Couples who meet at the end of the aisle and declare their love for one another rarely think that the end of their journey together may end in divorce, but it is a sad fact that this is the reality for many people today. Europeans are no exception.
In 2017, there were approximately 1.9 million marriages and 0.8 million divorces in the European Union (EU). The former might be higher, but marriage has actually declined in Europe over the years, while divorce rates have more than doubled. What are the reasons for this? Are all divorce rates similar across the EU? This article answers these two questions and much more.
A Short History Of Divorce In Europe
Throughout history, Europe upheld a series of strict laws regulating divorce. Around the 1950s, many countries allowed divorce if one partner had committed an unspeakable act like adultery or domestic abuse. However, the 1970s gave way to what is colloquially known as the “no-fault revolution,” in which divorce was permitted if mutually agreed upon by both partners.
From then on, numerous reforms related to divorce took place, with some countries even introducing the concept of unilateral divorce which legally granted separation if requested by only one spouse. Many experts agree that these new laws made divorce easier to obtain, ultimately contributing to the rise of divorce rates in Europe.
Reasons For Divorce
These same experts generally agree that there are numerous reasons for divorce shared by many countries around the world. Some argue that the overall quality and sanctity of marriage has declined, while others insist that our new modern world has provided individuals more opportunities to meet potential partners after having decided to settle down. Victor Martin Organista, an attorney from Madrid, even claims that people grow more mature and independent as they get older and simply decide to follow a different path than their spouse.
There are, of course, very specific reasons related to each country, particularly in Europe which is a wonderful tapestry of different cultures and people. For example, divorce was illegal in Spain up until 1981, long after the rest of Europe had already progressed well beyond that. Because of these types of reforms, Spain moved away from its Catholic roots to become more secular. Event though Catholicism frowns upon it, this sudden increase in religious freedom made it more acceptable to file for divorce.
Lithuania And Latvia
In 2018, the small Baltic states of Lithuania and Latvia had the highest divorce rates in all Europe at 3.1 per 1,000 inhabitants each. This information comes from Statista, a leading provider of market and consumer data.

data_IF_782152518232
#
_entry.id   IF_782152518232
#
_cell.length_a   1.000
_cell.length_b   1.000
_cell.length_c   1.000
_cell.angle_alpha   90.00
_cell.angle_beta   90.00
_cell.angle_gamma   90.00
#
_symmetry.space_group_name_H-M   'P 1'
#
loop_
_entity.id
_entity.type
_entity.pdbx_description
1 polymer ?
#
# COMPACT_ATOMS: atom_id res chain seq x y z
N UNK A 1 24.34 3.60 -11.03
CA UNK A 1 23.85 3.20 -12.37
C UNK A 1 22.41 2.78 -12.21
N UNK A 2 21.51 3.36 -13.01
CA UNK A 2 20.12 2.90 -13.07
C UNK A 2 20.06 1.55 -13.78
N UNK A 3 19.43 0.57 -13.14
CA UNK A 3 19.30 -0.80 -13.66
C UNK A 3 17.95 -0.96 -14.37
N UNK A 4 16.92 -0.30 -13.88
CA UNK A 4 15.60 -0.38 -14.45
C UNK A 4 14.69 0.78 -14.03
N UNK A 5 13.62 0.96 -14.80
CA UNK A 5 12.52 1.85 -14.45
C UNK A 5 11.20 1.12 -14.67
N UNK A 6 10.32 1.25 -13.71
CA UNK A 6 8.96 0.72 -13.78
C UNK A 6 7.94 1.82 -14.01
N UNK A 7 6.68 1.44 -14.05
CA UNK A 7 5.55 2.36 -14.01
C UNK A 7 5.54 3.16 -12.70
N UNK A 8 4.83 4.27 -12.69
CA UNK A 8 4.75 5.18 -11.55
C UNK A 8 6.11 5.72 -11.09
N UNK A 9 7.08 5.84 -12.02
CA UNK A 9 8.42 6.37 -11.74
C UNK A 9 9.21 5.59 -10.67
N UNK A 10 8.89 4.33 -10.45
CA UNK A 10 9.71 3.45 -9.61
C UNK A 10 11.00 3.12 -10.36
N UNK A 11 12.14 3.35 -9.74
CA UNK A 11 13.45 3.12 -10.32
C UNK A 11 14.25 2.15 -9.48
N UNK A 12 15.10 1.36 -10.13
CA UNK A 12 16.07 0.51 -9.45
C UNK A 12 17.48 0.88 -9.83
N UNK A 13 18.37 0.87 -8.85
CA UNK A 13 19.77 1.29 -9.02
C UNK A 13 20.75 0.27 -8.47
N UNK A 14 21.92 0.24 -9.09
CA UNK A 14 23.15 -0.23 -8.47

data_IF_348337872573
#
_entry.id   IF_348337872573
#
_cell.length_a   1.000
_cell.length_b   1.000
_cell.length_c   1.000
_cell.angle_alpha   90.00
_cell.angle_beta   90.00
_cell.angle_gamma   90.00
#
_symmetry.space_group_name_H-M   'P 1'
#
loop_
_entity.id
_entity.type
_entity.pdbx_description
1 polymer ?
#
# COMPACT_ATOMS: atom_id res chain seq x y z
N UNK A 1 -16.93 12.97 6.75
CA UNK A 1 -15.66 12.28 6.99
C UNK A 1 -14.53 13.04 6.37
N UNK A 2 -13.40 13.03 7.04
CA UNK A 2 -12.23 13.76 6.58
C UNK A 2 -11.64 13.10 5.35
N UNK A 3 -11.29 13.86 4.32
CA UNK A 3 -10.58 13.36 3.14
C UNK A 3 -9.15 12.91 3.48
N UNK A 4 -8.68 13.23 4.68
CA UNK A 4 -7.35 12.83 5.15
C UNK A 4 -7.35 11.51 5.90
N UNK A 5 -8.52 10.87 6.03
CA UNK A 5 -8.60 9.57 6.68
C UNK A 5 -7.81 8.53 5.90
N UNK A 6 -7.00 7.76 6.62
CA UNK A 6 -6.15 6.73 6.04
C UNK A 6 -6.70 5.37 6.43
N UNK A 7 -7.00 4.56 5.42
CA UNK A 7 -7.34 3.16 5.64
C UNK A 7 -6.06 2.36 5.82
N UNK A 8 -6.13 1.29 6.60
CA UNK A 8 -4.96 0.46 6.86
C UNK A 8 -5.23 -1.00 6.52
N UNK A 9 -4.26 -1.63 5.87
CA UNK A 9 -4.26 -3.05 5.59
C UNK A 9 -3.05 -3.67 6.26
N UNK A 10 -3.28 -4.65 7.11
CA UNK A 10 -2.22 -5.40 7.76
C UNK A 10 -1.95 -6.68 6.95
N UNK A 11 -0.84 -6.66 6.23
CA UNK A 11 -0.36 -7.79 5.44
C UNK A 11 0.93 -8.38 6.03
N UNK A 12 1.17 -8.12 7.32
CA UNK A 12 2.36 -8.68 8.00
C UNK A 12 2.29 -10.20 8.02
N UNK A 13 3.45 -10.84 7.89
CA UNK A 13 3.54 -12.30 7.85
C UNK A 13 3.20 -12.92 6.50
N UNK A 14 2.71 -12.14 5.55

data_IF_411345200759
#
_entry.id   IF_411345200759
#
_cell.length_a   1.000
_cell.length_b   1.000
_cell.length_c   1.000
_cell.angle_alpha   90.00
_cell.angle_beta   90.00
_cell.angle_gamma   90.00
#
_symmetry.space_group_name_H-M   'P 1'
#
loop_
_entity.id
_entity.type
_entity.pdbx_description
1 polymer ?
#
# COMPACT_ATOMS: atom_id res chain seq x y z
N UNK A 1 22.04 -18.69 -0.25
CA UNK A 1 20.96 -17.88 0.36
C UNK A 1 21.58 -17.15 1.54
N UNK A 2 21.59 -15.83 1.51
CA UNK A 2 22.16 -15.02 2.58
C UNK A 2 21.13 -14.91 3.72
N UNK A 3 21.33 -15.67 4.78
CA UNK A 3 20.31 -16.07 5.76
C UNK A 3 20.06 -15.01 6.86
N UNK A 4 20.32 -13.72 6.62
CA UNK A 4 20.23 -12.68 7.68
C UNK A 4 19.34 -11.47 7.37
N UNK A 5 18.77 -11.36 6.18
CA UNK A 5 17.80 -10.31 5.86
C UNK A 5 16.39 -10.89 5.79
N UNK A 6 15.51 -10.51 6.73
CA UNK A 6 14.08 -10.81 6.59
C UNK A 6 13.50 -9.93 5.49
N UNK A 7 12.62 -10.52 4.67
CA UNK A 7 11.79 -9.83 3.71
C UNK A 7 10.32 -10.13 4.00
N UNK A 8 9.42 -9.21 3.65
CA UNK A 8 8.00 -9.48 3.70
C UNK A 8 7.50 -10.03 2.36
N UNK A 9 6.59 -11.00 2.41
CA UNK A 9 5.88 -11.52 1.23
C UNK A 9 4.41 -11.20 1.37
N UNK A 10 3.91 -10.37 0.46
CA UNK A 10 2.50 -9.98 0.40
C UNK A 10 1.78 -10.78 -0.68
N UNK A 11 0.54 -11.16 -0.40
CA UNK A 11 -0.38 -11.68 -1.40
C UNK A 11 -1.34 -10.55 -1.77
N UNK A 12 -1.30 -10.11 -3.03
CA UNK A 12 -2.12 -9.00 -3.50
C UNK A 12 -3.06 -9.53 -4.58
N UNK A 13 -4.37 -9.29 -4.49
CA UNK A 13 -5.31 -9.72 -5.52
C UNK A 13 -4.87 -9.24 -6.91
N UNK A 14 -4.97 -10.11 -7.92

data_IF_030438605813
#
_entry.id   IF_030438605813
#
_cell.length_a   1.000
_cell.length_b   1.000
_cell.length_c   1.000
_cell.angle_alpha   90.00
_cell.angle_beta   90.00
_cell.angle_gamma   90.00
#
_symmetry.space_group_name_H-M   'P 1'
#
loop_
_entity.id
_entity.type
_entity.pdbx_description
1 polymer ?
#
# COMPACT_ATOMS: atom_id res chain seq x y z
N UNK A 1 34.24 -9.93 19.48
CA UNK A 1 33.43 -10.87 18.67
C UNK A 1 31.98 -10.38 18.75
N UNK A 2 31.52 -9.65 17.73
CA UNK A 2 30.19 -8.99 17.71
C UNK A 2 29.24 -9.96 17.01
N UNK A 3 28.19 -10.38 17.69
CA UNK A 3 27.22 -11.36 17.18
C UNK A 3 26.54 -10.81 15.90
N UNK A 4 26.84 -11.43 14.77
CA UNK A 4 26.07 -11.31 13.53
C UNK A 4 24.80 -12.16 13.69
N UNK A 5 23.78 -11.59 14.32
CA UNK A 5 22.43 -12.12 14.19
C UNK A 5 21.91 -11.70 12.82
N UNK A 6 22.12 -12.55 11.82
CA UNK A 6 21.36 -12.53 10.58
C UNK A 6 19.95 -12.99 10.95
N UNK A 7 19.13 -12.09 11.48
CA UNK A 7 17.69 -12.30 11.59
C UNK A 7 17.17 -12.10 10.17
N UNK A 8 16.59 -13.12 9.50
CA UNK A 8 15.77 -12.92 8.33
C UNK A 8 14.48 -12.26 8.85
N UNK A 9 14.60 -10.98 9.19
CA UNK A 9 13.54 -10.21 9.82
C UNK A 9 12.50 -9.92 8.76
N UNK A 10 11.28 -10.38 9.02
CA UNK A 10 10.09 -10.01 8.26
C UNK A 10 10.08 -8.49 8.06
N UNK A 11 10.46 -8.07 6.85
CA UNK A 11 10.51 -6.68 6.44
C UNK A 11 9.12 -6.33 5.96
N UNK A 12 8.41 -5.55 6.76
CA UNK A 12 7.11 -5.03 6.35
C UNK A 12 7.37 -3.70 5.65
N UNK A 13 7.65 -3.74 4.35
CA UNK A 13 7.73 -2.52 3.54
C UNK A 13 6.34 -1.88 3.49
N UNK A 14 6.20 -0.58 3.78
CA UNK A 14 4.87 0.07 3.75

Generally speaking, divorce can be a long and complicated process; however, it is fairly easy to obtain in Lithuania and Latvia, particularly if both partners agree to the terms of separation. Instead of taking years, it could realistically take no longer than a month. It is usually cheaper as well as couples can dissolve their marriage out of court through a joint application. Such a simple process explains why these two countries have the most divorces in Europe.
The Nordic Countries
According to Statista, the next three places with the highest divorce rates are all Nordic countries: Denmark with 2.6 divorces per 1,000 inhabitants, and Finland and Sweden at 2.5 each.
By the mid-20th century, they were all at the forefront of rethinking behaviors toward the family unit and traditional gender roles, especially in comparison to other European countries such as Spain and Italy which had yet to legalize divorce. Not only was marriage separation the norm in Denmark, Finland, and Sweden, but they also boasted high levels of non-marital cohabitation and childbearing as well.
In these Nordic countries, society had shifted to emphasize individual independence even within the family structure. Social and economic security came not from each other, but from autonomy and reliance on the welfare state. This liberal mindset came about from the historical absence of serfdom, the emphasis of one’s personal relationship with God, and granting young adults a high degree of freedom.
England And Wales
According to the Office for National Statistics, divorce rates in England and Wales dropped to its lowest in 2018 since 1971. With 90,871 divorces, it also declined by 10.6 percent since 2017. This, however, does not speak to the overall happiness of its collective marriages.
Under the Matrimonial Causes Act of 1973, anyone looking to divorce their spouse must prove that they are guilty of some unsavory act. This was around the same time when other European countries were going through the “no-fault revolution” mentioned above. Moreover, when there is no evidence against one’s spouse, the applicant must live apart from them for a minimum of five years to give the couple enough time to reconcile. These difficulties and strict laws reveal why divorce rates are so much lower in the UK than other countries like Lithuania and Latvia.
Recently, the British government has promised to introduce a no-fault divorce bill, ultimately making it easier to separate. In June 2020, many MPs personally backed this movement, but as of right now, couples must still abide by the old laws.
Economics And Social Norms
Generally speaking, divorce is considered more of a social norm in economically developed countries. This is mainly because higher rates of education and the growing number of women in the workforce grant individuals the knowledge, finances, and resources to support themselves through the separation process and post-marriage.
It should be noted, however, that women must often pay a significantly higher price for a successful career. It is still uncommon for men to take on the role of the homemaker to allow their wives to go to work, forcing women to choose between family and their job.
Regardless, experts can often predict a nation’s divorce rate based on the state of their economy.